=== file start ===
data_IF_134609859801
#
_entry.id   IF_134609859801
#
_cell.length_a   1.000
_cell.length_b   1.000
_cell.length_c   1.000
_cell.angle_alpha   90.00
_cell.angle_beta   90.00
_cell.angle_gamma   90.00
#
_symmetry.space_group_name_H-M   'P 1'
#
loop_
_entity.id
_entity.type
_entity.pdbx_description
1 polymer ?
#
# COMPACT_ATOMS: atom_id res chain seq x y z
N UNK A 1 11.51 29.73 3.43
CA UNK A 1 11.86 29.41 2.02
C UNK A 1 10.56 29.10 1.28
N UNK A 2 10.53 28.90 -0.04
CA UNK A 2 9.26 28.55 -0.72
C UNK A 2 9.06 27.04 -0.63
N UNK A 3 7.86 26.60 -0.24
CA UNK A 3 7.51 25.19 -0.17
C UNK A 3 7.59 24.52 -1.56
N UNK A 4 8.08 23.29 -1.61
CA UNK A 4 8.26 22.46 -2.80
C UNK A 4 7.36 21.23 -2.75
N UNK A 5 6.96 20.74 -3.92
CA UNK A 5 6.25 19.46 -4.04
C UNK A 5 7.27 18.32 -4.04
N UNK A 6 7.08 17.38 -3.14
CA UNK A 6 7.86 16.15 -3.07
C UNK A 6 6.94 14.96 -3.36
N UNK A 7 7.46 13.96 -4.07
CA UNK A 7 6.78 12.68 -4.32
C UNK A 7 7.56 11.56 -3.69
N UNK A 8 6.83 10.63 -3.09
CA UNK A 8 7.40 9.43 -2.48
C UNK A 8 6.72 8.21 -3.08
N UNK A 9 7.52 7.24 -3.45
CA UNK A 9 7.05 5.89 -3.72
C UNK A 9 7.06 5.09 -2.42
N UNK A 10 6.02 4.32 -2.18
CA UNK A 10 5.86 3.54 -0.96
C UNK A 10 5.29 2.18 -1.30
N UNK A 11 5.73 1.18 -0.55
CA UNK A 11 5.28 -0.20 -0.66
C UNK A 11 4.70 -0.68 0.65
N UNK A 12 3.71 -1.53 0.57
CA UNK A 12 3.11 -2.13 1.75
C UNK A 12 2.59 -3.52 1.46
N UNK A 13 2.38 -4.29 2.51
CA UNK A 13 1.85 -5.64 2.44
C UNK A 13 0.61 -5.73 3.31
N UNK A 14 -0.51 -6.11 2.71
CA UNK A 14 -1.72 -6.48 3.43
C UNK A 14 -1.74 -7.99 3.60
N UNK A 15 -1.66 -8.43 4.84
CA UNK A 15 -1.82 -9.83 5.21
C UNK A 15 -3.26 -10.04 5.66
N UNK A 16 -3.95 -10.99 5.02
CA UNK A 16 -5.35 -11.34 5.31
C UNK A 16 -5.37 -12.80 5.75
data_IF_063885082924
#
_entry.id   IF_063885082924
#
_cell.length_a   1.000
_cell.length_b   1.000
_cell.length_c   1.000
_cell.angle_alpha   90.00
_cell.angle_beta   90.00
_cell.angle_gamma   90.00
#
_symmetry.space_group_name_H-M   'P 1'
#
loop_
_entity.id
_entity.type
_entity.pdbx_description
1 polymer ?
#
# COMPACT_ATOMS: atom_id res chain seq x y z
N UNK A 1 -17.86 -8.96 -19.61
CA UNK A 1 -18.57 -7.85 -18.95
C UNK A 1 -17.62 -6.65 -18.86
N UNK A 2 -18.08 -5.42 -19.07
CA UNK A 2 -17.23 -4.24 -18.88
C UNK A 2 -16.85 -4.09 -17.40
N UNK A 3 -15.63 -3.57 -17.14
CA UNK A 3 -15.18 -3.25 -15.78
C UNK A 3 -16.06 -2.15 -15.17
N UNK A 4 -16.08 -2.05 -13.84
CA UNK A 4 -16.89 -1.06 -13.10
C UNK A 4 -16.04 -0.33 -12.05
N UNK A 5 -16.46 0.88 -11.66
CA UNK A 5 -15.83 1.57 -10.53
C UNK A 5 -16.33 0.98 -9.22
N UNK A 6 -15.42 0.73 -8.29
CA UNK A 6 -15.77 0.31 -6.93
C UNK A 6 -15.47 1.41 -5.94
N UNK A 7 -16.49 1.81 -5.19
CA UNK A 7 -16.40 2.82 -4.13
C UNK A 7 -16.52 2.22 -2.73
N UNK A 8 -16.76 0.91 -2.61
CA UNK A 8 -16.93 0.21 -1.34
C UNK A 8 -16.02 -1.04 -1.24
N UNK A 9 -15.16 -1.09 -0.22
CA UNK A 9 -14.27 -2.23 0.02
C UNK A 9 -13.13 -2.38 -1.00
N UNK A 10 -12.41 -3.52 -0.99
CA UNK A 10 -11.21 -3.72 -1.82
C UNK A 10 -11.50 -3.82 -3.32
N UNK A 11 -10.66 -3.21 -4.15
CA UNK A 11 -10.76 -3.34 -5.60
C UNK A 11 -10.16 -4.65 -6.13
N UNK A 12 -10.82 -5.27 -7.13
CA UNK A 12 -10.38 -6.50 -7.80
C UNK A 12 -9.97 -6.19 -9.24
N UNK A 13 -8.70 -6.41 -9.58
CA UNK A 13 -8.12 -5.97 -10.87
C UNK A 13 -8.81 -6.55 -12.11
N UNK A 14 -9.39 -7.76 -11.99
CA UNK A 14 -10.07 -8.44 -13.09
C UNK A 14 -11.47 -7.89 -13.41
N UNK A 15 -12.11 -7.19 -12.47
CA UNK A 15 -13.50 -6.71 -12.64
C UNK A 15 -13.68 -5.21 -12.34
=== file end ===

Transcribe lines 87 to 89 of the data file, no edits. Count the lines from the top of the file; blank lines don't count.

#
# COMPACT_ATOMS: atom_id res chain seq x y z
N UNK A 1 -17.86 -8.96 -19.61